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Preparing for Online Pitch Contests: How to Write a Killer Logline

 by Laurie Miller


In the current age of online pitchfests, loglines have become just as useful as query letters in getting agents and editors to read manuscripts. A well-written and intriguing one-sentence logline is often more than enough to pique interest in your story. Loglines can also be useful tools for getting to the heart of your story. If you’re struggling in revision to clarify your story’s theme or your protagonist’s goal, try writing a one-sentence logline!  
For clarity, a logline is a one-sentence description of your book that encapsulates the central plot and hooks the reader. A good, hooky logline will answer the four central questions of who, when, what, and why.
  1. A description of your main character (WHO)
  2. The inciting incident or event that triggers your story (WHEN)
  3. The action your character takes or the struggle or obstacles they face (WHAT)
  4. The goal (WHY)

Using all these elements, an effective logline basically follows this formula:

When ​inciting incident happens to ​main character​, ​main character​ must take action in order to reach ​goal​.

Let’s break it down further.


WHO​:​The Main Character

When describing your main character in a logline, it’s best to say as much about them in the fewest words possible. Do not name characters in a logline, unless it is a true story/historical figure. Instead, tell us ​what type of person they are​. For example:

The Hunger Games: A sixteen-year-old girl, hell-bent on survival

Harry Potter and the Sorcerer’s Stone: An orphan boy

A Wrinkle in Time: A misfit girl

Your character descriptions can describe your MC in a number of ways:

  • Emotionally:​ A lonely outcast
  • Professionally:​ A ten-year-old private eye,
  • Socially:​ A jaded teen blogger etc…

Your adjectives should hint at your character’s emotional arc. For instance, an orphaned girl’s arc will most likely involve finding a sense of family. A selfish bear will learn to think about others and a shy teen might become more outgoing. Using a single adjective to describe your main character is a highly efficient way of describing your emotional arc so the rest of the logline can describe the narrative arc (AKA the plot!).



What is the event that launches your main character on his/her/their journey? In most stories,  the inciting incident is most often an actual event:

Harry Potter and the Sorcerer’s Stone:  … discovers he’s actually a wizard….

The Hunger Games: … volunteers to take her younger sister’s place in a televised death-match…

A Wrinkle in Time:  …receives a message from a mysterious stranger…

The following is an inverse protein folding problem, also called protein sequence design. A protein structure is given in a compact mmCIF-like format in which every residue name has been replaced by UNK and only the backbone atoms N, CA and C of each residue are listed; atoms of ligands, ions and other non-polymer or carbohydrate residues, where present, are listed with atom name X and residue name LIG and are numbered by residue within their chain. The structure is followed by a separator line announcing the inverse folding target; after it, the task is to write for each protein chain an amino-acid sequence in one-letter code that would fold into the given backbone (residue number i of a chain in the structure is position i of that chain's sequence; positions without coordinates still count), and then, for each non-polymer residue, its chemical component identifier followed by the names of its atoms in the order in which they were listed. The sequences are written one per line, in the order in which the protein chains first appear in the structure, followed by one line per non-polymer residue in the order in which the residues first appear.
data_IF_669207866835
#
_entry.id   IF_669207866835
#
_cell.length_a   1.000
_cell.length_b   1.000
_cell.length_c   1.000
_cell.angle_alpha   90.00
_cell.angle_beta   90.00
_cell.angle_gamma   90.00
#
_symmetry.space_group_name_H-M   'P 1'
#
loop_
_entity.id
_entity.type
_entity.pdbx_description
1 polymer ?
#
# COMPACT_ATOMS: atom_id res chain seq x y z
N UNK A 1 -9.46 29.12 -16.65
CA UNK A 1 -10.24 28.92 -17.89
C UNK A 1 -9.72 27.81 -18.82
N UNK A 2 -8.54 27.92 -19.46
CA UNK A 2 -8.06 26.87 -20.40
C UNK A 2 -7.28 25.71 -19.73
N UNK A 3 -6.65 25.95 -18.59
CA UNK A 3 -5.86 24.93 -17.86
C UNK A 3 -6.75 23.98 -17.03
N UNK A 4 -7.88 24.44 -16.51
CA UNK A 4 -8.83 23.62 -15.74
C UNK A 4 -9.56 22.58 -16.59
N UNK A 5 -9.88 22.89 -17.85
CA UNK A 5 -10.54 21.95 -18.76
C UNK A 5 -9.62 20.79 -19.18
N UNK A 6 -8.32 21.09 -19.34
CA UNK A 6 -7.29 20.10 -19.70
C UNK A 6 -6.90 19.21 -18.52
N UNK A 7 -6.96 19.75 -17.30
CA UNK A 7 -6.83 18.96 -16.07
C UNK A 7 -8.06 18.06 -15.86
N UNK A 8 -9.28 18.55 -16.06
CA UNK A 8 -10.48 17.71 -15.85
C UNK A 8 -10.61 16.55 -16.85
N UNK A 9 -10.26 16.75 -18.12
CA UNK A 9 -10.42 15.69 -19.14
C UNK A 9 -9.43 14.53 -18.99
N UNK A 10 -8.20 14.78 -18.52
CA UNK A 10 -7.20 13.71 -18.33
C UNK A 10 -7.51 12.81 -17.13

Sometimes, however, your inciting incident is not an actual event but a change in your main character’s state of mind, for instance:  Tired of dating only high school jocks…

Think about what truly sets your protagonist off on his/her/their journey and describe it as succinctly as possible and then move on to the next section.

Once your character is off on their journey, what do they actually DO?



The ‘What’ section is a brief description of your MC’s primary struggle, moral dilemma, or the primary action taken in the story:

Harry Potter and the Sorcerer’s Stone: …. begins his magical training at a renowned wizard academy…

The Hunger Games:  … must choose between staying alive and maintaining her humanity…

A Wrinkle in Time:  … time-travels across the universe to face off against an evil entity…

Once you’re clear on what sets your protagonist off and what they do, you’ll need to tell us WHY.



This section describes the protagonist’s main story objective.  It lists their ​goal​ and what they’re doing to achieve it OR it lists their problem and how they’re going to solve it. The goal section of a logline should also hint at what’s at stake for the protagonist.

Harry Potter and the Sorcerer’s Stone: so he can battle the Dark Lord who murdered his parents.

A Wrinkle in Time:  … to rescue her missing father.

For our logline for The Hunger Games, the goal is pretty much implied in the WHAT section: must choose between staying alive and her humanity). Clearly, the MC’s goal is to stay alive. The fact that we don’t have to add an additional section to the logline to state her goal gives us some extra real estate to describe the world/setting which is a crucial element of the story.  So instead of adding a goal where we don’t need one, we can add a brief description of the word of the Hunger Games: 

In a world where the oppressed kill each other for the entertainment of the elite…

And that, brings us to our next section, which some loglines will need.



If you have written a book where the setting is a different time period or a biography or a dystopian novel, the setting or description of the world can be prominent in your logline.

  • During the last days of the Civil War….
  • In an abandoned mining town in the heart of the American West…



Putting it all Together

 When we put all the pieces together, here’s how our sample loglines read with some added details filled in.

Harry Potter and the Sorcerer’s Stone:  When an orphaned boy discovers he’s a wizard, he begins his magical training so he can battle the dark lord who killed his parents.

A Wrinkle in Time:  After receiving a message from a mysterious stranger, a misfit girl, her little brother and her only friend, time-travel across the universe to rescue her missing father.

The Hunger Games:  In a world where the oppressed kill each other for the entertainment of the elite, a girl – hell bent on survival – takes her sister’s place in a televised death match and finds she must choose between her life and her humanity.

So, there you go. Go forth and create a killer logline!


This is the beginning in a series of articles about preparing for online pitch contests. Next month, we will explore how to choose your comp titles.